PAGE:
Ossobuco is Italian for "bone with a hole" (osso = bone, buco = hole), a reference to the marrow hole at the centre of the cross-cut veal shank. The dish is a Milanese specialty of veal shanks, braised with vegetables, white wine and broth.
The original version, 'Ossobuco in biancois', is flavoured with cinnamon, bayleaf and gremolata (a condiment of lemon zest, garlic and parsley). Likely to have originated as a farmhouse dish in the late 19th century, it is typically served with risotto alla Milanese.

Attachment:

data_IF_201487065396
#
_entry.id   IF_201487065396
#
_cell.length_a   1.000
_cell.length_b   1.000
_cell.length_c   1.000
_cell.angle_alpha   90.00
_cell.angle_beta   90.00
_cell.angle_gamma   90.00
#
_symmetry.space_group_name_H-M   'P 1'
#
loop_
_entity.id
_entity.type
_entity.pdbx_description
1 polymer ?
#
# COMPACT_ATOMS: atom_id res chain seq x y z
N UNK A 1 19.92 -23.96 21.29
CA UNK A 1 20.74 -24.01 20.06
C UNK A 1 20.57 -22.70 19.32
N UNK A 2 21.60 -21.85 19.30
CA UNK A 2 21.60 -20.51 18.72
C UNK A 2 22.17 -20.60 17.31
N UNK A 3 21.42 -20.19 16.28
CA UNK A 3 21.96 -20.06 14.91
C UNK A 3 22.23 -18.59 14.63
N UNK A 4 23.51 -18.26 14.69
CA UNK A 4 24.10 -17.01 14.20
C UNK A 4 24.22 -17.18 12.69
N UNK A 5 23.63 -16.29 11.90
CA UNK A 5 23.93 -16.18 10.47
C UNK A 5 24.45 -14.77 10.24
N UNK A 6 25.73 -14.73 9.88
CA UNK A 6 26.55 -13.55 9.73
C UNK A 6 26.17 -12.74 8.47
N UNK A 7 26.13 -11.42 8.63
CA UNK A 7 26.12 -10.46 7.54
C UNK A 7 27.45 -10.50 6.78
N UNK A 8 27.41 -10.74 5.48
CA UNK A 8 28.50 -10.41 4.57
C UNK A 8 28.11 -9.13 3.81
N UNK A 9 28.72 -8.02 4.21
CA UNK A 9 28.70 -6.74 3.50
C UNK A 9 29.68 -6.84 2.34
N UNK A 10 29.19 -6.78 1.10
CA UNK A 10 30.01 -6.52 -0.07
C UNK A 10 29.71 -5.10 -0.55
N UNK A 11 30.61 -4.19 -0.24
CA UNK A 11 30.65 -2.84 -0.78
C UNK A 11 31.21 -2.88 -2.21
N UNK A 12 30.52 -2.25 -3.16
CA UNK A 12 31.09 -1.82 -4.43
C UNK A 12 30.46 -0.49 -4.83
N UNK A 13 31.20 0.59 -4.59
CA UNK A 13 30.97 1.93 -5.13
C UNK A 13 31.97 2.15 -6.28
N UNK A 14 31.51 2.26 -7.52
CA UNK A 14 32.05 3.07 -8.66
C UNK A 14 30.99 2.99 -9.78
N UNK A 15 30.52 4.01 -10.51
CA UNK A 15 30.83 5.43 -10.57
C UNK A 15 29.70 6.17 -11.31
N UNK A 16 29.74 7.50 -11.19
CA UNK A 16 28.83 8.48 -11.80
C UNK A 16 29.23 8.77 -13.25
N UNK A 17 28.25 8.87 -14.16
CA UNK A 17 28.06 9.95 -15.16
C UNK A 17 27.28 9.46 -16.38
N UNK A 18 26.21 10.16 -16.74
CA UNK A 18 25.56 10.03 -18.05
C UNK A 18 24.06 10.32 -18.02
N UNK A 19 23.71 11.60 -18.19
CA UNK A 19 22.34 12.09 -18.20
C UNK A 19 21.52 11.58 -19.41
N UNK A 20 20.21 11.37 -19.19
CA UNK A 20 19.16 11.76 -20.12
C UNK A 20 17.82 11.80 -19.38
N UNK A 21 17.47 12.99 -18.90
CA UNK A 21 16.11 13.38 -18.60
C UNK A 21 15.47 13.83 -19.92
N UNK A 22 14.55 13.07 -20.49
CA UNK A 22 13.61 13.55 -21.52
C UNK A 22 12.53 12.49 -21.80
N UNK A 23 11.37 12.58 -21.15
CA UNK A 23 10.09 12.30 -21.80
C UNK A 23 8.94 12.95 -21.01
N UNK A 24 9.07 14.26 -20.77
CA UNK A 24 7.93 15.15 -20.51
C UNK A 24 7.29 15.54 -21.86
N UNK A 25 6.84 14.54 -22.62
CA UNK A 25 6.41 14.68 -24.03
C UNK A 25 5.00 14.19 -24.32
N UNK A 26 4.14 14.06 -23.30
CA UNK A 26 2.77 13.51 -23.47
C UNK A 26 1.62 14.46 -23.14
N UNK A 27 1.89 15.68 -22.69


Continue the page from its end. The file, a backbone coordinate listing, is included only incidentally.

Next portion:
Modern versions include carrots, tomatoes, celery, onions and herbs like rosemary and thyme. The Milanese are very proud of their ossobuco which, according to Pellegrino Artusi, a late 19th-century businessman and writer, "is a dish that should be left to the Milanese".